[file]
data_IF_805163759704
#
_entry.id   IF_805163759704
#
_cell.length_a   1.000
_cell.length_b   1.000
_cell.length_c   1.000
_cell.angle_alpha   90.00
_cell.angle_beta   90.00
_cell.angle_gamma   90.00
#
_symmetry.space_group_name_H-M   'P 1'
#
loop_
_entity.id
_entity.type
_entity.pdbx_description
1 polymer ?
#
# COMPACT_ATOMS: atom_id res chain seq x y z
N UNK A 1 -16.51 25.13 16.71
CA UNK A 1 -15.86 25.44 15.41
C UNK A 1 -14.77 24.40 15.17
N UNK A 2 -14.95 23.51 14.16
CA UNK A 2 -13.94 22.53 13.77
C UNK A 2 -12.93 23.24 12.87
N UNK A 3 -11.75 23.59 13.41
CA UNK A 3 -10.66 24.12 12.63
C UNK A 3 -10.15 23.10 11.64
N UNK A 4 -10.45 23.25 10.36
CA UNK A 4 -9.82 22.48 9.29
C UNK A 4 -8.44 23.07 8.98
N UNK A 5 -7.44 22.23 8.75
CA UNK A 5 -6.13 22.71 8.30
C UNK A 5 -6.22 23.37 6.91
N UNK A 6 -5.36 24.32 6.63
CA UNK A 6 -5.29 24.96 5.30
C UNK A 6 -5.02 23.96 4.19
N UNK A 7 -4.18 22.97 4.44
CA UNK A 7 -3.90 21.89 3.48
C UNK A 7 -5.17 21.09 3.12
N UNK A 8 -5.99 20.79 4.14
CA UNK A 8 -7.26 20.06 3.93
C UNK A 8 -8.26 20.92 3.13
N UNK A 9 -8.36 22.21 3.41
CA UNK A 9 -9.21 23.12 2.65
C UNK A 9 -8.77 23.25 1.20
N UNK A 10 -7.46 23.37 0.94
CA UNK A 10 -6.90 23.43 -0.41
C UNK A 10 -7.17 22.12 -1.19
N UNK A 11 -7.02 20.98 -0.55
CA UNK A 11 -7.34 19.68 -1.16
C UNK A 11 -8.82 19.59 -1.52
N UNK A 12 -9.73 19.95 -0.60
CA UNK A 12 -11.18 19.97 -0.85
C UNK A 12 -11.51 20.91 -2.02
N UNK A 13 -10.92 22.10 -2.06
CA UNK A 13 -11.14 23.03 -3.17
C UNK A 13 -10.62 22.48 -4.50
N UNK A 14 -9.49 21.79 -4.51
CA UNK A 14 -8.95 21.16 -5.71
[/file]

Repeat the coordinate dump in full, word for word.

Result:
data_IF_805163759704
#
_entry.id   IF_805163759704
#
_cell.length_a   1.000
_cell.length_b   1.000
_cell.length_c   1.000
_cell.angle_alpha   90.00
_cell.angle_beta   90.00
_cell.angle_gamma   90.00
#
_symmetry.space_group_name_H-M   'P 1'
#
loop_
_entity.id
_entity.type
_entity.pdbx_description
1 polymer ?
#
# COMPACT_ATOMS: atom_id res chain seq x y z
N UNK A 1 -16.51 25.13 16.71
CA UNK A 1 -15.86 25.44 15.41
C UNK A 1 -14.77 24.40 15.17
N UNK A 2 -14.95 23.51 14.16
CA UNK A 2 -13.94 22.53 13.77
C UNK A 2 -12.93 23.24 12.87
N UNK A 3 -11.75 23.59 13.41
CA UNK A 3 -10.66 24.12 12.63
C UNK A 3 -10.15 23.10 11.64
N UNK A 4 -10.45 23.25 10.36
CA UNK A 4 -9.82 22.48 9.29
C UNK A 4 -8.44 23.07 8.98
N UNK A 5 -7.44 22.23 8.75
CA UNK A 5 -6.13 22.71 8.30
C UNK A 5 -6.22 23.37 6.91
N UNK A 6 -5.36 24.32 6.63
CA UNK A 6 -5.29 24.96 5.30
C UNK A 6 -5.02 23.96 4.19
N UNK A 7 -4.18 22.97 4.44
CA UNK A 7 -3.90 21.89 3.48
C UNK A 7 -5.17 21.09 3.12
N UNK A 8 -5.99 20.79 4.14
CA UNK A 8 -7.26 20.06 3.93
C UNK A 8 -8.26 20.92 3.13
N UNK A 9 -8.36 22.21 3.41
CA UNK A 9 -9.21 23.12 2.65
C UNK A 9 -8.77 23.25 1.20
N UNK A 10 -7.46 23.37 0.94
CA UNK A 10 -6.90 23.43 -0.41
C UNK A 10 -7.17 22.12 -1.19
N UNK A 11 -7.02 20.98 -0.55
CA UNK A 11 -7.34 19.68 -1.16
C UNK A 11 -8.82 19.59 -1.52
N UNK A 12 -9.73 19.95 -0.60
CA UNK A 12 -11.18 19.97 -0.85
C UNK A 12 -11.51 20.91 -2.02
N UNK A 13 -10.92 22.10 -2.06
CA UNK A 13 -11.14 23.03 -3.17
C UNK A 13 -10.62 22.48 -4.50
N UNK A 14 -9.49 21.79 -4.51
CA UNK A 14 -8.95 21.16 -5.71